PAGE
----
Saturday, February 9, 2008

Emotion and Reaction

In this week's New Yorker magazine, there's a wonderful profile by Rebecca Mead of the new-music composer Nico Muhly. He's spent much of his training studying English liturgical music of the 16th and 17th centuries, but he's also worked as a composition assistant to Philip Glass for five or six years. Here's one of my favorite excerpts:
...he was working on a section of his violin concerto, writing parts for the marimba, the strings, and the piano. "Now, if you want to make it really godlike, here's what you do," he said, and keyed in a few throbbing bass notes. "There is a specific way the bass works that makes the English go crazy," he explained. "It's like catnip for them, so I try to take advantage of it. I love a good nineteenth-century national stereotype. It is really useful in composition."
So architects are also composers, working in a different medium. What tools do architects use to promote certain kinds of emotional experience? Most often, I see designers (at least high-style designers) reaching not for emotion at all, but rather reaction followed by intellectual analysis.

Jean-Paul Sartre, in his book The Emotions: Outline of a Theory, argues that emotions are always future-referent. They describe not our current state, but rather our imagined state to come. For instance, anger is knowing what you want but believing that your path is blocked. Pride is knowing that what you've done will be seen as worthy by others. Discouragement is imagining that you are not talented enough to achieve your end goal.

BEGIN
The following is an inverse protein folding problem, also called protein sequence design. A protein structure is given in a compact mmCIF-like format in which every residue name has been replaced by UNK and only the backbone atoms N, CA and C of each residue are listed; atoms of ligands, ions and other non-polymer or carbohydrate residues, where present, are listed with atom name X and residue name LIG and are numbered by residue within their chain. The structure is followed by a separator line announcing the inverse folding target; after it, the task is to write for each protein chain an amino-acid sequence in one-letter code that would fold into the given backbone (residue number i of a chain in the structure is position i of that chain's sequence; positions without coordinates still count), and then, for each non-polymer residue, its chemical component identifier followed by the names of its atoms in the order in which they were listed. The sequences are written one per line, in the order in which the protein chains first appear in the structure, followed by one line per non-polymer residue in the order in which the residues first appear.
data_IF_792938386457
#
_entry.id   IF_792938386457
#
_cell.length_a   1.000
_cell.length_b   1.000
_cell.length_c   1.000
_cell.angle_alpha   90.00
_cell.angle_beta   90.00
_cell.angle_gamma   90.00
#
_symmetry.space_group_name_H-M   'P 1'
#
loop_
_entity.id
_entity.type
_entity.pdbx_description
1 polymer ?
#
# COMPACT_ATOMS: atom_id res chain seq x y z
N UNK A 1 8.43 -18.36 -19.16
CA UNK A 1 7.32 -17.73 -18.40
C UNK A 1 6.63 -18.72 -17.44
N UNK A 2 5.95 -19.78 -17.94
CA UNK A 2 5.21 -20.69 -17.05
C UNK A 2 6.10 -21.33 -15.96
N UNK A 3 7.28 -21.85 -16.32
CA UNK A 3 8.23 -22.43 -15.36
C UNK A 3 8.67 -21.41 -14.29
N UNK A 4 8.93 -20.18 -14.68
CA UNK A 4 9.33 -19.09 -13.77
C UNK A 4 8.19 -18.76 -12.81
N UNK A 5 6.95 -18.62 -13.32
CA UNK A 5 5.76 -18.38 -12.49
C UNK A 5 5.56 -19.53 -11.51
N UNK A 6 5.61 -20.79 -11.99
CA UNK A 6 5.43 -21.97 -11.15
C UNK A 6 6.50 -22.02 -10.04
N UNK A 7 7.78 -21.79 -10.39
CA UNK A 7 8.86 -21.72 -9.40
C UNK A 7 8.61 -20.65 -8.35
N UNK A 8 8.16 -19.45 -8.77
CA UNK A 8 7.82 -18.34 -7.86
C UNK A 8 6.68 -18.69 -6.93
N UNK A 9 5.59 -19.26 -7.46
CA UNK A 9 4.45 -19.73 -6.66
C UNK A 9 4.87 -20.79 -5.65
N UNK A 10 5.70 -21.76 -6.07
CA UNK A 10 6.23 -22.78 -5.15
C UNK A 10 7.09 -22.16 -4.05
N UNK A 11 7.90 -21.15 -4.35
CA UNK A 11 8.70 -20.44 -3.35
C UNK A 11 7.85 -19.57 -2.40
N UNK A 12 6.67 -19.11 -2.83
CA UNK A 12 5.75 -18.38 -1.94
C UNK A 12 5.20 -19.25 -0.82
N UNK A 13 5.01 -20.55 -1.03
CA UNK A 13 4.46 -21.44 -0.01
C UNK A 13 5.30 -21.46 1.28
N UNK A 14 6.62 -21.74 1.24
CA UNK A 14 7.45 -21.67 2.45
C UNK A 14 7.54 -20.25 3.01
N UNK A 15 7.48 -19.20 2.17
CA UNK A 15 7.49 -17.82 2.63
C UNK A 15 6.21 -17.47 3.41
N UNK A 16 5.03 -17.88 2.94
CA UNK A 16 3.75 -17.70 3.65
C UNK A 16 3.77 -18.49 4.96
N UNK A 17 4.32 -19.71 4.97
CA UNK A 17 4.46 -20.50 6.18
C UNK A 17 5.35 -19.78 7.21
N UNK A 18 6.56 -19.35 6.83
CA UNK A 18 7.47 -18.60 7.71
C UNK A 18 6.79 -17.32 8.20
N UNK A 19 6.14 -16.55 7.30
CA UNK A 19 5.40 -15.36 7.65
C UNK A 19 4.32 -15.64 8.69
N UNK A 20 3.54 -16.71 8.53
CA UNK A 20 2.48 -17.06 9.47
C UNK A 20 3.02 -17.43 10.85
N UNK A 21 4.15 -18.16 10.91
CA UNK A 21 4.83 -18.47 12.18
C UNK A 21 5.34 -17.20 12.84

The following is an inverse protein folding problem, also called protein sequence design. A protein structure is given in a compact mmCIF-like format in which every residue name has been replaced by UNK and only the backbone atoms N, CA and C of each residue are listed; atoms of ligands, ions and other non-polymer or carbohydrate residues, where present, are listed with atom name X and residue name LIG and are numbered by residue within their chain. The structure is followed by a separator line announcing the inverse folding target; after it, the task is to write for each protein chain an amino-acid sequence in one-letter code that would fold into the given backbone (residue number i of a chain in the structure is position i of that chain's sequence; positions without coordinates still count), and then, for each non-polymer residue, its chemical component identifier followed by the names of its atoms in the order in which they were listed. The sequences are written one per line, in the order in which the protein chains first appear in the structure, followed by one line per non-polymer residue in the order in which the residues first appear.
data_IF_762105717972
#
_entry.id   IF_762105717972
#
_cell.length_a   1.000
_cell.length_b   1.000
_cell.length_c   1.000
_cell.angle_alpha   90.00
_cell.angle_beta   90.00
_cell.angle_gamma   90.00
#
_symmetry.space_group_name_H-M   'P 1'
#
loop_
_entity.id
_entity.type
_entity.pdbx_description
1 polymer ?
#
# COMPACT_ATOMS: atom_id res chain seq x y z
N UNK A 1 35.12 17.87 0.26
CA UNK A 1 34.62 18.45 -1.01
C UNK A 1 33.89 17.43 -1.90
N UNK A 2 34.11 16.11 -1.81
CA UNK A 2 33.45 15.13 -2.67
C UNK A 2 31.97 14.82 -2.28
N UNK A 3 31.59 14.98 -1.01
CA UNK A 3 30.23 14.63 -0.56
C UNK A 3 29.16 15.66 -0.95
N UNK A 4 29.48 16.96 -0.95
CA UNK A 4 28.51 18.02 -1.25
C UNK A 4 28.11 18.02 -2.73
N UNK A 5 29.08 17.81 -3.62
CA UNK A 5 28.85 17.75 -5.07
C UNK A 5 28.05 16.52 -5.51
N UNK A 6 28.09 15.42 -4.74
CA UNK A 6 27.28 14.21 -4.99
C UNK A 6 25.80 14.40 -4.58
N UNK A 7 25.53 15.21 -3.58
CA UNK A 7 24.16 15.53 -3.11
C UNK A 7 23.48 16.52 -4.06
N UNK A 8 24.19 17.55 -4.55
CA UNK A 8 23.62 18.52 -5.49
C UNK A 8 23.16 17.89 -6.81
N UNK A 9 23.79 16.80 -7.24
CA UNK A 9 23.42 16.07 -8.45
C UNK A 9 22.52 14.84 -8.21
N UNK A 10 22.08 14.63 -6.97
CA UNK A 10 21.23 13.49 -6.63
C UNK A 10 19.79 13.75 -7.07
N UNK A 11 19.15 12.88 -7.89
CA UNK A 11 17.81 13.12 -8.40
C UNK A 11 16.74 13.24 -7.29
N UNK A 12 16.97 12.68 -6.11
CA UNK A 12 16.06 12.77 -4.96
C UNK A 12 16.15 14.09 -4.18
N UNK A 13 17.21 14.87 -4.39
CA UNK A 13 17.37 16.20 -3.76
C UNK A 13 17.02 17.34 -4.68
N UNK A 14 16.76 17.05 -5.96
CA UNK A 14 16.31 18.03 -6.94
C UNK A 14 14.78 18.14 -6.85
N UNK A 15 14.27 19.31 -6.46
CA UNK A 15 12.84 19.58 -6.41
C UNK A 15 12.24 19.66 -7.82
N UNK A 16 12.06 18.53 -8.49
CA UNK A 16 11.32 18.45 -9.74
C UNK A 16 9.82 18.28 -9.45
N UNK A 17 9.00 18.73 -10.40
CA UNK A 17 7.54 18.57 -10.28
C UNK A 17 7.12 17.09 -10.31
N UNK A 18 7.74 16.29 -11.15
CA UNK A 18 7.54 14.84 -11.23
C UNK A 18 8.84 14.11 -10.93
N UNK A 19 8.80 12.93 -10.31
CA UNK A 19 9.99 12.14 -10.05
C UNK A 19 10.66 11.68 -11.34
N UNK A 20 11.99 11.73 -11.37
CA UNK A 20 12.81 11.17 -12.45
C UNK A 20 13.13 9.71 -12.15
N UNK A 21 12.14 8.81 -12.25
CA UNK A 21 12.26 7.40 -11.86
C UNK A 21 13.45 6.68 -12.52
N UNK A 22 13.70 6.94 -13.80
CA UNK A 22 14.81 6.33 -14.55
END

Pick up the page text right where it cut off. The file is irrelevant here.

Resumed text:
I think we can contrast emotions against reactions, which are not cognitive at all but rather impulsive. "Wow!" is not an emotion, because it has no future referent. Awe is not an emotion, nor comfort, nor revulsion. So when we see a photograph of a building (which is how we structure most of design education), we react to it, and then try to understand it. Why? Because it's distant from us. Its success or failure does not affect us and our coming lives, so there's no need to invest emotional content into it.

I think this leads to a culture in which designers try to replicate the stuff at the present pinnacle — not necessarily to imitate its forms, although there's plenty of that, but to design in a way that reduces its potential to reaction and analysis.
One of my complaints about Modernism and its successors is that they're all brain and no heart. I think it's time for a Neo-Romanticist movement in architecture.